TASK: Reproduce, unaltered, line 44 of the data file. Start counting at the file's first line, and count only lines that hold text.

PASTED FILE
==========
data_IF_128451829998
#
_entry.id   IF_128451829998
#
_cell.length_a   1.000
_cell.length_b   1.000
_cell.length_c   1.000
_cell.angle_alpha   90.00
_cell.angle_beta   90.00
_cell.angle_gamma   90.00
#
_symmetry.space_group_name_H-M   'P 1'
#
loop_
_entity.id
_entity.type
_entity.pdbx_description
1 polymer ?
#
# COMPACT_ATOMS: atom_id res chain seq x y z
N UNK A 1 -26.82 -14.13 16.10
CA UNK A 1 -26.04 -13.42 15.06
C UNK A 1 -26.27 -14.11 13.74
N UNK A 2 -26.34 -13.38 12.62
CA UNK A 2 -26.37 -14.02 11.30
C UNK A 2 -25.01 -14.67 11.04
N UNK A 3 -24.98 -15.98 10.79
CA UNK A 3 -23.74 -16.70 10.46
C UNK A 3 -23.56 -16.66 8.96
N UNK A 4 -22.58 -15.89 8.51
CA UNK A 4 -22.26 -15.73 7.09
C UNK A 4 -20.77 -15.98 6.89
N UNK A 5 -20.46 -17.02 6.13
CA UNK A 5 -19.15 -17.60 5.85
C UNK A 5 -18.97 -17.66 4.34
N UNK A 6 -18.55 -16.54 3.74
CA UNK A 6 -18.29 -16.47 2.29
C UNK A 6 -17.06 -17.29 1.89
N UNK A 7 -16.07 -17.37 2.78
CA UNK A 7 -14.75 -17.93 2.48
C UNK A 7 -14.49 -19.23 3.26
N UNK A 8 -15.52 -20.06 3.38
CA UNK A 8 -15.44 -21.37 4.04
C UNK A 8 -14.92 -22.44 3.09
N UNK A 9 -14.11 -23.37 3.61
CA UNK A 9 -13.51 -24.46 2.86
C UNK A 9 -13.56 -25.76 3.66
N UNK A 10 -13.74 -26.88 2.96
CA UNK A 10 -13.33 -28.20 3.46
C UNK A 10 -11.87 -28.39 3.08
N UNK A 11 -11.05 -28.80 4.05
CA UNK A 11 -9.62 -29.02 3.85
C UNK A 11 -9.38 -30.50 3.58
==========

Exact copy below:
C UNK A 8 -14.92 -22.44 3.09